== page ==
Maldonado takes charge in San Bruno

September 12, 2010

Gov. Arnold Schwarzenegger is off to Asia on a trade mission, so the responsibility for coordinating the government’s response to Thursday’s gas pipe explosion in San Bruno has fallen squarely on the shoulders of Lieutenant Governor Abel Maldonado. [LA Times]

Under California law, the former Central Coast legislator, appointed to the state’s second-highest office just  last spring, is allowed to serve as Acting Governor while Schwarzenegger is away.

As the Los Angeles Times pointed out: “So it fell to Maldonado to officially declare a state of emergency Thursday night. And it fell to Maldonado to explain things Friday at press conferences and in interviews. There he was on CNN, at 3 a.m. local time, answering to the title “Governor” and chatting on a first-name basis with the hosts. And hours later, he was front and center at the command post, declaring to a local, state and national audience what officialdom knew as the skies lightened and the awful search for more victims was renewed.”

Maldonado is currently running for re-election in November against Gavin Newsom, the Democratic mayor of San Francisco. Newson currently leads in the polls and, prior to Thursday, fully two thirds of Californians said they didn’t know anything about Maldonado.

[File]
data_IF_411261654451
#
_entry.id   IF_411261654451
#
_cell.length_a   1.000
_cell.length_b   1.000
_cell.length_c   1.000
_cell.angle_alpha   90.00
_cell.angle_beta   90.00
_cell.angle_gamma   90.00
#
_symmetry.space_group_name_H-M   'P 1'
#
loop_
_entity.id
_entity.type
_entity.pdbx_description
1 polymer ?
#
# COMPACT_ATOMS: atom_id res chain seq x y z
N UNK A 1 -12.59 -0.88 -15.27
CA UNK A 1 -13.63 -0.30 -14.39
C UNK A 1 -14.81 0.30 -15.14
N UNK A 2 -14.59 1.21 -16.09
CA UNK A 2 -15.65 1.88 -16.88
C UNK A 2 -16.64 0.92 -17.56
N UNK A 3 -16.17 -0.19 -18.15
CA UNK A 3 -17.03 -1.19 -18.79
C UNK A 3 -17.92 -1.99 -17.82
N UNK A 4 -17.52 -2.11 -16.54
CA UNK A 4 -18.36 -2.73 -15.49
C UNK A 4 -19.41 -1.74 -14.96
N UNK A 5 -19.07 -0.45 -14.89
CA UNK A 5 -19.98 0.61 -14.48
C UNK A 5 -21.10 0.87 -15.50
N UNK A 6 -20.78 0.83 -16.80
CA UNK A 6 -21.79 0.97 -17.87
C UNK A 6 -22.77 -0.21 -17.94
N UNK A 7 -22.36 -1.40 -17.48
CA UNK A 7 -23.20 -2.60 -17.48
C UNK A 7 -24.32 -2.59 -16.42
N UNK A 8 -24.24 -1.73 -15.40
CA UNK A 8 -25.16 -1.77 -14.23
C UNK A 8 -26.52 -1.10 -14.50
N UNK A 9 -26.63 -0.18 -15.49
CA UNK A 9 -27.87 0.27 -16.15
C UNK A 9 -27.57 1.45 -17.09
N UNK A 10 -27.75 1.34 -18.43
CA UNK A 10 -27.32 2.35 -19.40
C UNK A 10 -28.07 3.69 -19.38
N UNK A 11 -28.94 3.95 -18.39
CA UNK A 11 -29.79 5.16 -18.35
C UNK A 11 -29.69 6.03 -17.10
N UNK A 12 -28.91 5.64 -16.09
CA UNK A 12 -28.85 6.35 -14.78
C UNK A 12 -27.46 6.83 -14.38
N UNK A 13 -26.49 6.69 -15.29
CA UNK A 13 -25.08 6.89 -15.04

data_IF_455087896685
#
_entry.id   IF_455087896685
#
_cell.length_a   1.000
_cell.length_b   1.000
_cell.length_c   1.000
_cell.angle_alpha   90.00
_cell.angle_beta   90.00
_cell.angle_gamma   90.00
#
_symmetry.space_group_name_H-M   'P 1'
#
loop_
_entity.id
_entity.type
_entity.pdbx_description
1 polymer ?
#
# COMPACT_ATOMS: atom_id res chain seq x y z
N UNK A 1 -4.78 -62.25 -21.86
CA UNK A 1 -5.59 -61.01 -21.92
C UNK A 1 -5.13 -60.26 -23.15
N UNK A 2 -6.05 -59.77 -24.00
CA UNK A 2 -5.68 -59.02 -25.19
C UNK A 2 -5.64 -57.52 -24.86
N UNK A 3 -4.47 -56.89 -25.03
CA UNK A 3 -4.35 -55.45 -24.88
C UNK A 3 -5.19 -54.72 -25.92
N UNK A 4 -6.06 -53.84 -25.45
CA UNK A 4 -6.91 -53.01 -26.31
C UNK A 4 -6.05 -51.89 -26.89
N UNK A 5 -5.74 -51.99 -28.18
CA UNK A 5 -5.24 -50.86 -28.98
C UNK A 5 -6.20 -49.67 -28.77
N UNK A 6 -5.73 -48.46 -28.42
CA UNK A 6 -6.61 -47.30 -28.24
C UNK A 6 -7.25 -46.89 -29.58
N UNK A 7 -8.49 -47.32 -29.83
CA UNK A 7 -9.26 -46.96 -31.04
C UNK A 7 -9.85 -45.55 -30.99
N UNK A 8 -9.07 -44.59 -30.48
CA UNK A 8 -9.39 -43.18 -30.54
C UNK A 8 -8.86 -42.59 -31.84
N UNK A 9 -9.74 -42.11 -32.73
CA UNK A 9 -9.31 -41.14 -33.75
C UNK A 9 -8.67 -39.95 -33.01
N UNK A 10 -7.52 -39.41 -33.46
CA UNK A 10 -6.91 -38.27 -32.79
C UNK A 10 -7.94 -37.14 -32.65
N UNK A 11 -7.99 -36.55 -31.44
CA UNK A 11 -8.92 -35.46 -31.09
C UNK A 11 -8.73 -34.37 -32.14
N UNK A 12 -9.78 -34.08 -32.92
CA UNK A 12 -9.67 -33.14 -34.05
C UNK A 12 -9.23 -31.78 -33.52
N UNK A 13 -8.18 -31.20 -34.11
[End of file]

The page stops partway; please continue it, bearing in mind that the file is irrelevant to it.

Maldonado had already signaled his intent to make the most of his acting governorship. Plans were in the works for him, in Schwarzenegger’s stead, to sign popular bills. Possibilities included measures meant to prevent future circumstances like those in Bell, the southeastern Los Angeles County city that this year has become shorthand for government flabbiness and public employee greed.

Meanwhile, he’s behind the microphone, assuring the people of San Bruno, and indirectly the people of California, that government aid is on the way and that Abel Maldonado, as least for the moment, is in charge.



  1. Moderator says:

    Detractors(and other interested parties) are kindly invited to recommend fresh items of interest to the editor of the daily briefs for possible inclusion,
    increase your chances by writing a short blurb, headline,provide a link / source. send entries to:
    so instead of going on about some article you found here, post an article of your own and give everyone else a chance to go on about it.( copy and paste from a previous thread)

    • thinkaboutit says: